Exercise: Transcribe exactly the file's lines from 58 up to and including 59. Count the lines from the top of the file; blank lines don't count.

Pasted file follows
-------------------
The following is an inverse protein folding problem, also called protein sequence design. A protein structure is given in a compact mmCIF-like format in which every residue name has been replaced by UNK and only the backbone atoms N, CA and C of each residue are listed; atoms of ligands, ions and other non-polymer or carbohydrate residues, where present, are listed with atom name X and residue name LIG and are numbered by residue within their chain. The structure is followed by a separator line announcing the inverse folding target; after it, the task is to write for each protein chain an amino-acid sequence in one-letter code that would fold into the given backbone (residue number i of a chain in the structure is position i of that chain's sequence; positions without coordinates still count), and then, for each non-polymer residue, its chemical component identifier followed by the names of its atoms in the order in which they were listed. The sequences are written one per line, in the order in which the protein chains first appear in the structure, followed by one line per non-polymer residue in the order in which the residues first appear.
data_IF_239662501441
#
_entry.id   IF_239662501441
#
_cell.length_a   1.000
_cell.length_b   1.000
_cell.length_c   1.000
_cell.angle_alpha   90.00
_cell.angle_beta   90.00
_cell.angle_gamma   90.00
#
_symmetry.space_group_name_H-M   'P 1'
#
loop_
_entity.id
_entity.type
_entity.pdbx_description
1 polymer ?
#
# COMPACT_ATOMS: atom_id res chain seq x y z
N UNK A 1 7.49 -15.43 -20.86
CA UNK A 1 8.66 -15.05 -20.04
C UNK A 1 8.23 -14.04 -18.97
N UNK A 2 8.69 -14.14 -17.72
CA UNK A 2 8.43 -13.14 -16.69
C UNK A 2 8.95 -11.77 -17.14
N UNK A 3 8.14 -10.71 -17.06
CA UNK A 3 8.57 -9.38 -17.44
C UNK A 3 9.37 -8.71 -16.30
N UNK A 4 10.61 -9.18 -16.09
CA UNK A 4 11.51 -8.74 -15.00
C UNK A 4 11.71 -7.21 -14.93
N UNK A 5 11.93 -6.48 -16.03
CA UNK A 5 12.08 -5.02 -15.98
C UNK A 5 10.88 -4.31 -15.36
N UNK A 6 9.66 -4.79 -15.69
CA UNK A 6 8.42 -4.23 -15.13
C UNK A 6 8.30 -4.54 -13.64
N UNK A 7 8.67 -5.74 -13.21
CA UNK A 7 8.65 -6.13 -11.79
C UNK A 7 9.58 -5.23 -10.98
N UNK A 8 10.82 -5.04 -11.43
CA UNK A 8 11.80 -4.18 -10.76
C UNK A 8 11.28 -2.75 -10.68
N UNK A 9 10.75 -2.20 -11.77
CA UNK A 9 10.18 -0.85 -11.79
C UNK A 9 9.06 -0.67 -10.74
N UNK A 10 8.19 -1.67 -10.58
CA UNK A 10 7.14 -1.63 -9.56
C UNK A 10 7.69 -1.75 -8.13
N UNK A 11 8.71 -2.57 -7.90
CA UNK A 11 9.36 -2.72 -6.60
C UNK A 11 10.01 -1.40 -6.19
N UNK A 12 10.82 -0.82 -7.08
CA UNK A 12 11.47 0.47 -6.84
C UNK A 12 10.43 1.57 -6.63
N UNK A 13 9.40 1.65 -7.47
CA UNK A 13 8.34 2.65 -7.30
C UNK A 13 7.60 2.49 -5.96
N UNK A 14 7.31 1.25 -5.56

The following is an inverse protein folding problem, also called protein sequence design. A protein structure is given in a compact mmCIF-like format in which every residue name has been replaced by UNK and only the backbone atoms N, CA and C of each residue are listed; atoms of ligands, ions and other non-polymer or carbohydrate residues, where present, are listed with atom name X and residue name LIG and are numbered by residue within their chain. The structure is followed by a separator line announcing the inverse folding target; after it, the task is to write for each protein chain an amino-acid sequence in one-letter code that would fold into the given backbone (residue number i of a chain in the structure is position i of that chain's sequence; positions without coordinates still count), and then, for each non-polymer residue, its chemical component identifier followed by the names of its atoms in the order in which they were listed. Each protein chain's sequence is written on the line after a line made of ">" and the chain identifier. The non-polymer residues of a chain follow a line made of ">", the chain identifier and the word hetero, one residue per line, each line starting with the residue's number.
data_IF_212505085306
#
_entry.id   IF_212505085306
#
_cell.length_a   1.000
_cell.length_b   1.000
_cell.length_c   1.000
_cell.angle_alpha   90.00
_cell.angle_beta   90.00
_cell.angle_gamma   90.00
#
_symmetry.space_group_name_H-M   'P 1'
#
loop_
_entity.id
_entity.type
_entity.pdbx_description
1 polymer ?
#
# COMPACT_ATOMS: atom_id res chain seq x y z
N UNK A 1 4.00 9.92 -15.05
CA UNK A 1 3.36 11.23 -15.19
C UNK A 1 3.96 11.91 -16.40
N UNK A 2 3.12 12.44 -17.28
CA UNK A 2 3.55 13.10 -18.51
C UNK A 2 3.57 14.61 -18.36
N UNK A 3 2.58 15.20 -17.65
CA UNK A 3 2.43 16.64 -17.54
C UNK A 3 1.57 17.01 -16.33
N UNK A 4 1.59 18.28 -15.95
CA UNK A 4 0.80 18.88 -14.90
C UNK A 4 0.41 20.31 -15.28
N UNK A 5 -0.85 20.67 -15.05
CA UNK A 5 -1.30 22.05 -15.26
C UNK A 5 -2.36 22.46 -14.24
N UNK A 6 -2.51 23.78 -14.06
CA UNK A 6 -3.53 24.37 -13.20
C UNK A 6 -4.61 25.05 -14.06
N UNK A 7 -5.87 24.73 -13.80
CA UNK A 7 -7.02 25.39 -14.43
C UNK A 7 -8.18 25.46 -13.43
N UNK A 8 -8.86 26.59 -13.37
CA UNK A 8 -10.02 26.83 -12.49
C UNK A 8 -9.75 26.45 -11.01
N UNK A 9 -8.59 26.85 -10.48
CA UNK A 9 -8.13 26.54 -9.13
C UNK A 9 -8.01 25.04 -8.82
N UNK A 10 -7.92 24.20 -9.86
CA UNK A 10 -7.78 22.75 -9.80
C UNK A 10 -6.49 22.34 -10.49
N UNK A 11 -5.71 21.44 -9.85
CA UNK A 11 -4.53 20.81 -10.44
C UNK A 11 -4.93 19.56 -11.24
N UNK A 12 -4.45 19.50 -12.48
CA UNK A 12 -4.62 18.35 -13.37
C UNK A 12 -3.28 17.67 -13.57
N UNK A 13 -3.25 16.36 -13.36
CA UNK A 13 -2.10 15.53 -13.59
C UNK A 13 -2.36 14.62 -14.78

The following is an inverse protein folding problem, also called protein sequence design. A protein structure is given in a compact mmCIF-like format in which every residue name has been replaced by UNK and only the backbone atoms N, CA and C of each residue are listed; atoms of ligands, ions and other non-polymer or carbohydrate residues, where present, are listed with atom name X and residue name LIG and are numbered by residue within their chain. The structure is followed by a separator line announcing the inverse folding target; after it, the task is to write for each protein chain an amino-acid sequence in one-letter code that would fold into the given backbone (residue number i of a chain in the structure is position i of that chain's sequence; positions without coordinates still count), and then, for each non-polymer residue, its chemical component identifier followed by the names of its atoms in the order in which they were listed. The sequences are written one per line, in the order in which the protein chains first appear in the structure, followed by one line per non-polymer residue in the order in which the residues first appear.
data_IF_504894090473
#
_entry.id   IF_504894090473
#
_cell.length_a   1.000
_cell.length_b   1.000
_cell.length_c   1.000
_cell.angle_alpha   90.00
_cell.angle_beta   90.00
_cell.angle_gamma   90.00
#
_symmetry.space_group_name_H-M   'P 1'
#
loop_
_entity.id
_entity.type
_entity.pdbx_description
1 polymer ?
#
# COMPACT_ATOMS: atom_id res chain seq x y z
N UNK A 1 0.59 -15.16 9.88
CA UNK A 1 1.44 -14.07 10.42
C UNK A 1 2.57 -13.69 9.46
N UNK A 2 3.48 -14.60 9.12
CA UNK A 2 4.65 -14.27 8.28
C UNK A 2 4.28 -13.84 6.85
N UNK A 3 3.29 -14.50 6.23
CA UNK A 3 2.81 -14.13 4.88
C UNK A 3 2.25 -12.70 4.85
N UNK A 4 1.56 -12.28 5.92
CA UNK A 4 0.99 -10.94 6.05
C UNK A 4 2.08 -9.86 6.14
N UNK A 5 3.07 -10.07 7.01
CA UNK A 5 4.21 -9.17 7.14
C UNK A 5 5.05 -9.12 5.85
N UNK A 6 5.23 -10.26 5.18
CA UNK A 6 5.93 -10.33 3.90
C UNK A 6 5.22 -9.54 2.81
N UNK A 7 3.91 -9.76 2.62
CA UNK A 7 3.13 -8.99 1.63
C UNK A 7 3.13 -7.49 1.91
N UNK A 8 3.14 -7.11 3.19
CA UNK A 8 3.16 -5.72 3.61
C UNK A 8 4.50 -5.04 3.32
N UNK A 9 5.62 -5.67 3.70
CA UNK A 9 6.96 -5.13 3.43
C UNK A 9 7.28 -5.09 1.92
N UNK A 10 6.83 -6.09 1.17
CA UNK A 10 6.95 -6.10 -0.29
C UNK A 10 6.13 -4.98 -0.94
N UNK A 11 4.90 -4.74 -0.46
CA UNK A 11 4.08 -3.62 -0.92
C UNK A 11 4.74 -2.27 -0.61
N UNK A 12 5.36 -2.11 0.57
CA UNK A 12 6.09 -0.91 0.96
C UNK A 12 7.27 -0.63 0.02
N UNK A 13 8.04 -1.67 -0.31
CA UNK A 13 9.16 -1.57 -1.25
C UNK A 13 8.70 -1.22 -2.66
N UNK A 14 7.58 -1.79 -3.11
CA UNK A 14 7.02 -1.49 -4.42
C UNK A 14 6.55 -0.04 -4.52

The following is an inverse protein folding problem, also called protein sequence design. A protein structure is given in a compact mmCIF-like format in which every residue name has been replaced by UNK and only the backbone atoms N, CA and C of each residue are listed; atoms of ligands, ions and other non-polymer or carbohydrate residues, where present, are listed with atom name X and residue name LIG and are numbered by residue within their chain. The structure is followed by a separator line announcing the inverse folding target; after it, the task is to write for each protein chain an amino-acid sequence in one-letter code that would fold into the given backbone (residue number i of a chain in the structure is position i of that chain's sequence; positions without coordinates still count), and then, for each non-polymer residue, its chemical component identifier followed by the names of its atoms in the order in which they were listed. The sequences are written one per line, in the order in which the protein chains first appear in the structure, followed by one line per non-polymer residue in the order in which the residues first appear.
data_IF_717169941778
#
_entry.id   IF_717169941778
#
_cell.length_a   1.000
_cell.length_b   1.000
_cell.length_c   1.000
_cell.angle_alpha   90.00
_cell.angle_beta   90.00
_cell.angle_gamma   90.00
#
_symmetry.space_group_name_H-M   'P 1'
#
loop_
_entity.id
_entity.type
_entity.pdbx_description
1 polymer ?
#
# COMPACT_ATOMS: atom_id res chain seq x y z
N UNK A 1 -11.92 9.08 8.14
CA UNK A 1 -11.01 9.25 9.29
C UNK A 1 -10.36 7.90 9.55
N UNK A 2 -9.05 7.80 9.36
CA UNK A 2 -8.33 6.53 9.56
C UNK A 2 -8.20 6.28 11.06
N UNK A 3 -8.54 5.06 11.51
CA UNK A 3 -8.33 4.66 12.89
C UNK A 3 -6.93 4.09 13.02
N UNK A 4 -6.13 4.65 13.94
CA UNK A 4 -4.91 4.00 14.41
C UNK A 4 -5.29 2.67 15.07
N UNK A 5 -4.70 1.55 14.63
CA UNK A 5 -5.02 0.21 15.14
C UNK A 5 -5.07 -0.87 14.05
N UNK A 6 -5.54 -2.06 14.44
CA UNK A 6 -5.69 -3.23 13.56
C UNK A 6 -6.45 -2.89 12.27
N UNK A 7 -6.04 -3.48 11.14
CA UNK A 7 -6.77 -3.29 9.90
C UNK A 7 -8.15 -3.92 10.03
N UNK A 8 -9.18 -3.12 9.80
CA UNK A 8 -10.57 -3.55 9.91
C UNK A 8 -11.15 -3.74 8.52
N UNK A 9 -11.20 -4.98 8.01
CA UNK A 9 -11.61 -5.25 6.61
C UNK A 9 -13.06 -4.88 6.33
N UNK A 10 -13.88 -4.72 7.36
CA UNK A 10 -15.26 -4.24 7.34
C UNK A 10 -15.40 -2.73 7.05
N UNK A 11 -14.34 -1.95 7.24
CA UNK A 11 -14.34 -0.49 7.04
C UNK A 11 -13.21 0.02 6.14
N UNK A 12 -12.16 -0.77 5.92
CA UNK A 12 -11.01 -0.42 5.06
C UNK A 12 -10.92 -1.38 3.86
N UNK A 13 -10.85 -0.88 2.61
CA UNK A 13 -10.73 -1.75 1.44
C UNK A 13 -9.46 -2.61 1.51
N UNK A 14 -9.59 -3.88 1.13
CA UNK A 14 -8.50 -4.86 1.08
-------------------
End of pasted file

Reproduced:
N UNK A 13 9.40 1.65 -7.47
CA UNK A 13 8.34 2.65 -7.30